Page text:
Lately, there has been a lot of talk about Facebook’s value for advertising and marketing. Businesses small and large, as well as individuals, leverage the social network to connect with fans and customers, but when it comes to how users engage with brand pages, reach and engagement vary.
According to new data from Group M, a WPP media-buying agency, the reach is down for organic Facebook posts from brands (those posts written for the Facebook page but not promoted or used in advertisements). As of September 20, 2012, the average brand post reached 15.56 percent of its fans, and five weeks later, the average post dipped to 9.62 percent.
The difference was the updated algorithm that Facebook put in place to determine what users see in their news feeds. However, Group M’s data also found that, when users do see a post, they are more likely to engage with it. The average post engagement was 0.76 percent prior to the algorithm change, and was 1.49 percent after. This supports Facebook’s view of the algorithm change. By tweaking the algorithm so that only the most relevant posts make it through to a user’s news feed, then those users are the best and most relevant audience for a post—and will engage with it.
Facebook is also currently working on tools to help marketers track and measure how their ads perform, and will be introducing conversion metrics around the holidays. This may also ease some of the tension between Facebook and advertisers — if brands can see exactly how Facebook outreach converts to sales.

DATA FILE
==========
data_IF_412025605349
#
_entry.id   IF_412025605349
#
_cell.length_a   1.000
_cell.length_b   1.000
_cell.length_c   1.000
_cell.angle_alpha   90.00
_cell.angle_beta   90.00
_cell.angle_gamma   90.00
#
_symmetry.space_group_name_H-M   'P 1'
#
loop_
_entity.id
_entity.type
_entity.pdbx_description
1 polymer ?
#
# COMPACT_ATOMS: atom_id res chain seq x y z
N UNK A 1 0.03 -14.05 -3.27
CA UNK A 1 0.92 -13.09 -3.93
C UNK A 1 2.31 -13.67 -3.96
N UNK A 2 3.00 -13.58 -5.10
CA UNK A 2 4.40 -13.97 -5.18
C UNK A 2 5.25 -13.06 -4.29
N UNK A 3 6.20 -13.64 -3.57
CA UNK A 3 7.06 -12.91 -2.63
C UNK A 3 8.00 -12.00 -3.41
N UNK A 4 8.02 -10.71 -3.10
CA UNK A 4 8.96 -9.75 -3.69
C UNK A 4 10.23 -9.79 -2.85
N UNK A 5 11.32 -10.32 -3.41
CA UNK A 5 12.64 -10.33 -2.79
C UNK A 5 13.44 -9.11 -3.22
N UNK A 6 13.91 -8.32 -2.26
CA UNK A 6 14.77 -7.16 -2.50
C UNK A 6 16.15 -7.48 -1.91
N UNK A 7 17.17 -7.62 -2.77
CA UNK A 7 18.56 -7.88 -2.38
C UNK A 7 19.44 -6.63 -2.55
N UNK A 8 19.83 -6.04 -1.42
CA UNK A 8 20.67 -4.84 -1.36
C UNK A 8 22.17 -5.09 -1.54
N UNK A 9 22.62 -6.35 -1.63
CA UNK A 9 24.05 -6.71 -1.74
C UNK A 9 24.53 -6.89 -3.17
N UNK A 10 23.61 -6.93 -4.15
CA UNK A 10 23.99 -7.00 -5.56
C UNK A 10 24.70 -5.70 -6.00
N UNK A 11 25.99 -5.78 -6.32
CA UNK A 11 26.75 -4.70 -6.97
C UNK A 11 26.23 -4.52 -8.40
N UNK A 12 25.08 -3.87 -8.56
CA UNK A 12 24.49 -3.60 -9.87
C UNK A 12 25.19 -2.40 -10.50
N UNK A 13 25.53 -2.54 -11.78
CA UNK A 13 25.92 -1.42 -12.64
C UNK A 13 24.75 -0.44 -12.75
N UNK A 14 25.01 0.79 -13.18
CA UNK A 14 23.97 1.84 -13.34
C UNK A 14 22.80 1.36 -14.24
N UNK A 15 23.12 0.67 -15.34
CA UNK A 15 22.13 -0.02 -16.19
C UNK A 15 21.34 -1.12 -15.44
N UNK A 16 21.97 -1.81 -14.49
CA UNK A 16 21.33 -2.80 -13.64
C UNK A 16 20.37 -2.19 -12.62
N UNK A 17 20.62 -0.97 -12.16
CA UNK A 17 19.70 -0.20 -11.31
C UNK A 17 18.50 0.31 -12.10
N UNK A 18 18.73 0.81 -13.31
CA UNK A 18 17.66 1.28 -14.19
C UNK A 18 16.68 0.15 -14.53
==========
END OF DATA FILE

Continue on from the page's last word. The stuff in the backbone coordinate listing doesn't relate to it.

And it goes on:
Here are some quick tips for how to make the most out of a Facebook post:
Optimize the best days and times to post organic content. Buddy Media has done several studies looking into what days and times during the day when users are most active and engaged. Weekends and evenings are more popular, which can be unfortunate for Monday to Friday, 9-to-5 companies. Luckily, in May, Facebook introduced administrative tools that allow brands to schedule posts for later publishing.
Keep it short. Additionally, Buddy Media found that shorter posts, fewer than 80 characters, also see more engagement. Additionally, asking questions or providing fill-in-the-blank status updates often encourages users to engage.
Incorporate videos and photos in your Facebook strategy. According to a cross-platform study from Nielsen, black consumers spend 6.19 hours per month watching video on the internet, second only to Asian Americans, with 8.43 hours per month.
Experiment with Facebook’s new targeting tools. In July, Facebook started allowing brands to target organic posts by criteria including age, relationship status, workplace, and education.
Do you have any advice for building engagement on Facebook pages?